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Say I want to use Kalman filters for predicting the price of items at a supermarket. I have a Kalman filter for each item (apple/beef/brooms/etc). I notice that some items are sort of related, like apple with orange, beef with pork.

My question is how can I make these Kalman filters interact with each other? For example let's say I get observations about the price of beef and they show that they are going up. I want to tell the Kalman filter for pork somehow that it should also update. How can I do this?

Any literature or examples of this usage will be greatly appreciated, thanks

EDIT:

I am actually trying to ask this question in the general sense, but I wanted to frame the problem in a way that would be simpler for others to understand. So I understand that the Kalman filter uses observations to update its state. Suppose I want to incorporate observations for some Kalman filter into another, is there an accepted way of 'transforming' these observations? Or is it more of an art?

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  • $\begingroup$ Welcome to DSP.SE! Your question is an interesting one, but perhaps you might want to show what your individual Kalman filters look like --- or, more to the point, what the signal models you're assuming for each commodity is. The trick will be getting those individual commodity models to interact before applying the Kalman filter --- or having a separate model for how they interact, and applying that to the output of the individual Kalman filters. $\endgroup$ – Peter K. Dec 14 '15 at 9:58
  • $\begingroup$ I am actually trying to ask this question in the general sense, but I wanted to frame the problem in a way that would be simpler for others to understand. So I understand that the Kalman filter uses observations to update its state. Suppose I want to incorporate observations for some Kalman filter into another, is there an accepted way of 'transforming' these observations? Or is it more of an art? $\endgroup$ – Howie Trenton Dec 14 '15 at 20:10
  • $\begingroup$ How "the price of items" varies? Is it linear or nonlinear? Do you have actual measurements regarding the price? How the measurements are related to the price? Is the relation linear or nonlinear? Many things need to be asked before utilizing Kalman filter. $\endgroup$ – CroCo Dec 18 '15 at 7:19
  • $\begingroup$ Votes and best answer validation are required $\endgroup$ – Laurent Duval Jul 28 '19 at 12:03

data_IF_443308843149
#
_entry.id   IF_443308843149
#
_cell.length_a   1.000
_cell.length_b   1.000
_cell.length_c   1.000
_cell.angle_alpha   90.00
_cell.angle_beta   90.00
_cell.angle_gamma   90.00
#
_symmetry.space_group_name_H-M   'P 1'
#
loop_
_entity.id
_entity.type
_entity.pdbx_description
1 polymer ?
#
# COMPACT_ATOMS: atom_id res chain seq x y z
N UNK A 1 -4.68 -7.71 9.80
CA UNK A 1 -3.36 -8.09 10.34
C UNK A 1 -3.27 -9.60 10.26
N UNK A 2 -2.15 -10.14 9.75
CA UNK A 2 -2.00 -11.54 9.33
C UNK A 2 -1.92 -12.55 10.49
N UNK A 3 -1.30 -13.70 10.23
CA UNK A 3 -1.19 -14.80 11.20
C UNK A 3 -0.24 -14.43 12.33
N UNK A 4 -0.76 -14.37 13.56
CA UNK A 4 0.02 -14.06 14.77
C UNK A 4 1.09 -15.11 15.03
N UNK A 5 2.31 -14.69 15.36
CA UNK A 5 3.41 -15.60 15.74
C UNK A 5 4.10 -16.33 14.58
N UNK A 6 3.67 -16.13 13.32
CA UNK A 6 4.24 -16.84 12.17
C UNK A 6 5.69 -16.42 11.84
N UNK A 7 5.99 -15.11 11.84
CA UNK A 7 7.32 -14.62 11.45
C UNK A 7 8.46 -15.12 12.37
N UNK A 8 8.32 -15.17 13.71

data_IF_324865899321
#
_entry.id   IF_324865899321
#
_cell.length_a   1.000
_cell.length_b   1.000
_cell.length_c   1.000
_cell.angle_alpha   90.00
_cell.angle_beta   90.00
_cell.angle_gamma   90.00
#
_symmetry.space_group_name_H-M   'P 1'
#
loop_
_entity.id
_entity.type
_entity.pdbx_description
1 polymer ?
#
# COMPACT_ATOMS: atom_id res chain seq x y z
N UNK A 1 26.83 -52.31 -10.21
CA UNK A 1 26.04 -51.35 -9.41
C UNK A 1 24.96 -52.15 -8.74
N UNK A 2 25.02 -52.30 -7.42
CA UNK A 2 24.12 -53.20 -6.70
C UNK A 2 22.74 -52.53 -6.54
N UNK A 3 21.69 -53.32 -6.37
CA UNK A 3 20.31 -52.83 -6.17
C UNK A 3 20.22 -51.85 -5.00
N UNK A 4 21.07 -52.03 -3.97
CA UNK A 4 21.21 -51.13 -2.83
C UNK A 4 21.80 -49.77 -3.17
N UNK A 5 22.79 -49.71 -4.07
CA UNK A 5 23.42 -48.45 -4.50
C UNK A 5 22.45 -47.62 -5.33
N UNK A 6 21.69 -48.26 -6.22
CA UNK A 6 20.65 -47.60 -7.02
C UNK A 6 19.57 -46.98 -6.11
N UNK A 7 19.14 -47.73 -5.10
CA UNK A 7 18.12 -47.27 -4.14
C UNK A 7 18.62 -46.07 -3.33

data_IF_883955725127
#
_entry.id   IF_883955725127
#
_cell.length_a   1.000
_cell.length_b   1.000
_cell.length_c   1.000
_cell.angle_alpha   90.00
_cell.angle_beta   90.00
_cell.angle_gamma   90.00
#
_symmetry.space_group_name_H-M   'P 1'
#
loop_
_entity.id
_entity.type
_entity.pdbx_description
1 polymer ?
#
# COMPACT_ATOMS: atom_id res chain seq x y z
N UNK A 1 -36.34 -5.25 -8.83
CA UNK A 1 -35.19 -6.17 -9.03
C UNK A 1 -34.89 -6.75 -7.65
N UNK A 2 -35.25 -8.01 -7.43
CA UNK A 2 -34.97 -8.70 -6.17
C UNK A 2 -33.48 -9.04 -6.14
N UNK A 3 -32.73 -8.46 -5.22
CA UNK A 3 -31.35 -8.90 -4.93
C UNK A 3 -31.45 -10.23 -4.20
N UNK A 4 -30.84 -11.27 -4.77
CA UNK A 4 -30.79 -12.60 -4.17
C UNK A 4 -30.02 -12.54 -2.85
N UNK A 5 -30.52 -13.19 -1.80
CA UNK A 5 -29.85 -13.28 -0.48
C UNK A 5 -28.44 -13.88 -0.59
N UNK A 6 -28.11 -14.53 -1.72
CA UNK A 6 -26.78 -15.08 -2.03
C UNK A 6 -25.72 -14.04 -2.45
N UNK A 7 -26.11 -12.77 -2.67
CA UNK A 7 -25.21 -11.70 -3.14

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I know of no "standard" way of incorporating the output of a set of Kalman filters into another. The reason is that each application will have a different "signal model" (way of combining the multiple outputs into different measurements).

For example, suppose you have two Kalman filters that give you state estimates: $$ \mathbf{x}_k^1 = \mbox{state of first Kalman filter}\\ \mathbf{x}_k^2 = \mbox{state of second Kalman filter}\\ $$ then you'll need to decide the parameters in your new model: $$ \mathbf{x}^{\tt tot}_k = [ {\mathbf{x}^1_k}^T {\mathbf{x}^2_k}^T ]^T\\ \mathbf{x}^{\tt tot}_{k+1} = \mathbf{A} \mathbf{x}^{\tt tot}_k + v_k\\ \mathbf{z}^{\tt tot}_k = \mathbf{C} \mathbf{x}^{\tt tot}_k + w_k $$ where $\mathbf{A}$ is the state update matrix, and $\mathbf{C}$ is the output matrix, $v_k$ is the process noise driving the interactions between the different states and $w_k$ is the measurement noise.

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  • $\begingroup$ I agree with this answer. Following up the OP's use case, I would simply add that assuming a random walk and direct measurment of prices, A and C are straightforward. $v_k$ drives the interactions between the prices and is the difficult part to model, one could estimate the covariance matrix of $v_k$ using the empirical estimator on previous data. $\endgroup$ – Antoine Bassoul Jan 15 '16 at 15:33
  • $\begingroup$ Pay attention that each process is a result of filtration hence the Measurement noise isn't white or independent with the state (Unless the answe is about working with the RAW data of each Kalman filter). $\endgroup$ – Royi Mar 26 '16 at 13:22
  • $\begingroup$ It's been a good while since I looked at it but check out West and Harrison's "bayesian forecasting and dynamic linear models". It used to be the bible for the bayesian version of the KF ( not sure if that's okay with you but you could use their ideas in a non bayesian version anyway ) and I think I remember them talking about ways to handle what you're dealing with. It's kind of old now but was "the bayesian KF" book when it first came out. I think it was 1995 or 1996. $\endgroup$ – mark leeds Jul 8 '18 at 15:05
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    $\begingroup$ Here is a link to a paper that discusses it so maybe you don't need the text. researchgate.net/publication/… $\endgroup$ – mark leeds Jul 8 '18 at 15:16
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I only provide (yet) one piece of literature: Combination of statistical Kalman filters and data assimilation for improving ocean waves analysis and forecasting, 2012.

It is not about Kalman, but adaptive filters, and was just published, I guess it could be useful (for methods and references): Combinations of Adaptive Filters: Performance and convergence properties, IEEE Signal Processing Magazine, Jan. 2016.

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My impression is that you have just to use a single kalman filter whose state correspond to the multiple variables you are considering and the transition matrix considers their interaction (E.g. price of meat rises, price of beans rises..). Then you consider a different observation matrix for each type of measurement.

Hope this helps

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